1st November 2018

Words by Jon Creamer

This article, by Jon Creamer, first appeared in Televisual Magazine in November 2013.

Kids indie Darrall Macqueen had to shoot fast and low when turning Topsy and Tim into CBeebies' first ever live action drama. Maddy Darrall tells Jon Creamer how it was done.

Darrall Macqueen was tasked with making a show that spoke directly to three to six year olds by keeping the child characters centre stage. That meant finding a filming style that would be on their level, and would be quick enough and flexible enough to keep performances fresh as well as fitting in with the limited hours they could be on set.

A child actor’s time on set is very limited, how did you work around that?

We’ve filmed with this age range before but never as leads and that’s the difference. We made a commitment they would be in every scene and we had to come up with ways of achieving that because the limitations on filming with such young children are quite restrictive.

How did you keep the kids' performances fresh?

How we would cast it and film it was really considered up front before we started writing. We knew we wanted the kids to be on screen in every scene, and that we would need to build a set and find a way of filming them which meant they could go almost anywhere on the set and treat it as a real house.

How is the set designed?

We’ve built a set that mirrors a real house location we found. We used translight backdrops so it feels very real and we’re not entering too much into the world of soap. We have lit it so you can shoot 360 degrees and the children can literally go anywhere they like without there being problems.

Is it important not to give the child actors too much structure?

We cast seven-year-olds to play five-year-olds. I don’t know how much you can expect a seven-year-old to really act at that age. It’s more a propensity towards being able to take a story and a feeling into their brains and being able to portray that with a large group of adults around you with cameras pointing at you. What we didn’t want was to stop that flow and naturalism. The way we shoot is very different from most adult dramas. It’s very improvised. We block the cameras and the adult artists but we never rehearse on set with the children. They come in, they know their lines and we go for it and we try to capture it on their first take. They can go anywhere they like, they can do what they like, pick up what they like. The adult actors have been cast deliberately so they can fill the gaps and improvise around what the children might career off doing. That’s given us something really natural.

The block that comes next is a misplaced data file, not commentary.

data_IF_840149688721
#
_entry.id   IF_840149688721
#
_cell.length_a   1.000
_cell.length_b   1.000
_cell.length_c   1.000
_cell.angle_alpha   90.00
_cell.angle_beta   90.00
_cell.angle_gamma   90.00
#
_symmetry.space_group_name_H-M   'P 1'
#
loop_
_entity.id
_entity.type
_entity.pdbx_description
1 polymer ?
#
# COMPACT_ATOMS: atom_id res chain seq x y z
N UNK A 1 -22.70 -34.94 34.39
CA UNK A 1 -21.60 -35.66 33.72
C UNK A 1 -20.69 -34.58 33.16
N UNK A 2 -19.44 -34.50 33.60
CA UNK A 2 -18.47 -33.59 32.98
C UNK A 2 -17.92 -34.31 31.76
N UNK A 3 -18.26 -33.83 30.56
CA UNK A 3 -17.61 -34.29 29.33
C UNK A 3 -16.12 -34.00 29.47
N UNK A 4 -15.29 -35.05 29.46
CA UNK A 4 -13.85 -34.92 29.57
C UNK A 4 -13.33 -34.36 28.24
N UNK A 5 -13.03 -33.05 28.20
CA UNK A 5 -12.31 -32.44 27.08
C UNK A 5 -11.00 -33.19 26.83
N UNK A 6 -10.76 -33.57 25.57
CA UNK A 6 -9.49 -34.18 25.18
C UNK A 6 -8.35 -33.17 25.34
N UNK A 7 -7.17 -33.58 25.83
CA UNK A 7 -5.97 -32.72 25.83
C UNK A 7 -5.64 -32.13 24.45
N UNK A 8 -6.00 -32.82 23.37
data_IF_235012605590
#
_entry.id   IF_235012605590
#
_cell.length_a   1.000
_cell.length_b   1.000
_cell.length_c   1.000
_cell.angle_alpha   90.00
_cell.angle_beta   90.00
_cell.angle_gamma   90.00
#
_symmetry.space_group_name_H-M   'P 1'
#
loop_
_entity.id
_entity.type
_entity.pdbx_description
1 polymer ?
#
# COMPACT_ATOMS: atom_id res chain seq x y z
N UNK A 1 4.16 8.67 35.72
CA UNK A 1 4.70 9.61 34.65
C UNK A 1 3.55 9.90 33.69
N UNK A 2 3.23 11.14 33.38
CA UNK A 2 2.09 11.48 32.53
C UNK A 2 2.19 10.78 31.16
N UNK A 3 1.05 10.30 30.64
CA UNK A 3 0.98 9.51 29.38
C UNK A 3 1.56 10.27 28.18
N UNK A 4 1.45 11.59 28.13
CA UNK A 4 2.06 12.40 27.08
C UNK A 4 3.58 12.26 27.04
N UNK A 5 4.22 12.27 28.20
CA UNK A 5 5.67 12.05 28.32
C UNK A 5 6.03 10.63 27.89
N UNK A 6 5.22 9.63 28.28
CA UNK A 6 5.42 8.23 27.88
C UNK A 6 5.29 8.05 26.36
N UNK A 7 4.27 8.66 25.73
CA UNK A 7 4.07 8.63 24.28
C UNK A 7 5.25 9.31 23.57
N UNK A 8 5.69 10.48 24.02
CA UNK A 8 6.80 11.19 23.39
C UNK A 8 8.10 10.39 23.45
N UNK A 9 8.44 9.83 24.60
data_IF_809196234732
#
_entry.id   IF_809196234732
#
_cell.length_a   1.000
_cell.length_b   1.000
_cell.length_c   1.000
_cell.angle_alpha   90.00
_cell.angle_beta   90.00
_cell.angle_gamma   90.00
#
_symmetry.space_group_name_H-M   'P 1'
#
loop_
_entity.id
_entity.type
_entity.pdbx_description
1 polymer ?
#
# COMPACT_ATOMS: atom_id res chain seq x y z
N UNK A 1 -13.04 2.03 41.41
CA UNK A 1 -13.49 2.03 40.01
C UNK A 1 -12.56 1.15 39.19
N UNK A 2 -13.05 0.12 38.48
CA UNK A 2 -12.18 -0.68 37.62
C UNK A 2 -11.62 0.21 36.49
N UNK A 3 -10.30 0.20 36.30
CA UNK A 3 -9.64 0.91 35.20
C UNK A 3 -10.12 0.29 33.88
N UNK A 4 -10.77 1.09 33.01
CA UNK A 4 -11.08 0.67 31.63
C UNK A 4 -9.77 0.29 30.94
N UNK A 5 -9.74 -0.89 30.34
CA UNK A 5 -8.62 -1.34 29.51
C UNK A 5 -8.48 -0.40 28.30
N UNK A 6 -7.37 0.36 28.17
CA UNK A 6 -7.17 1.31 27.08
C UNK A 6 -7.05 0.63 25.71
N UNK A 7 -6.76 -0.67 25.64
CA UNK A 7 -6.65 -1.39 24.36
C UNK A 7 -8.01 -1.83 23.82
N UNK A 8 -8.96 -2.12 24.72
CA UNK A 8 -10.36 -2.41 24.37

How is it shot?

We’re shooting on one main camera, which for a first pass is on their faces primarily. We’ve got at least one camera hidden behind a trap. We tend to come round for a second pass immediately and do the whole scene again from a 180-degree angle so it feels a bit more drama than fly-on-the-wall. We haven’t gone too hand-held. We weren’t trying to create a zoo-TV feel. The camera is quite considered.

How did you get the camera down to the child’s eye view?

Everything’s shot at a metre height and we really stick to that with no exceptions. We ended up customising an electric wheelchair to make a dolly (nicknamed ‘Betty’ by the crew). It was constructed by our DoP, Simon Reay, who was looking for a way to film at a metre high and follow the child cast around set, but with a different feel to the more usual choices of handheld on an Easyrig or via Steadicam.

Why not just use Steadicam?

We could have gone Steadicam though that probably would have cost us a bit more than we could have afforded on a regular basis. But even with Easyrig cameras or handheld they tend to very much keep up with the kids so they’re moving with the kids all the time. The wonderful thing about this improvised dolly is it’s just fractionally behind them, so we’re always giving the impression it’s not a camera led show and that the kids are in charge of whatever we’re doing. It’s quite subliminal but you can really tell when you watch an episode that that’s what we’ve set out to do.

Did kids' TV budgets also inform the need to move fast?

It’s a tight ship, which is again why we had to develop a shooting style that helped us do that. The adult actors have never filmed on anything so fast. They’ve got to be on their toes. It’s like live TV or theatre for them where you’ve got one chance. As well as doing drama, our camera and sound team have all worked in documentary. That’s a really useful starting point. We felt we needed people who understood not just how to make soap or drama, but people who are much more able to go with the flow and react.

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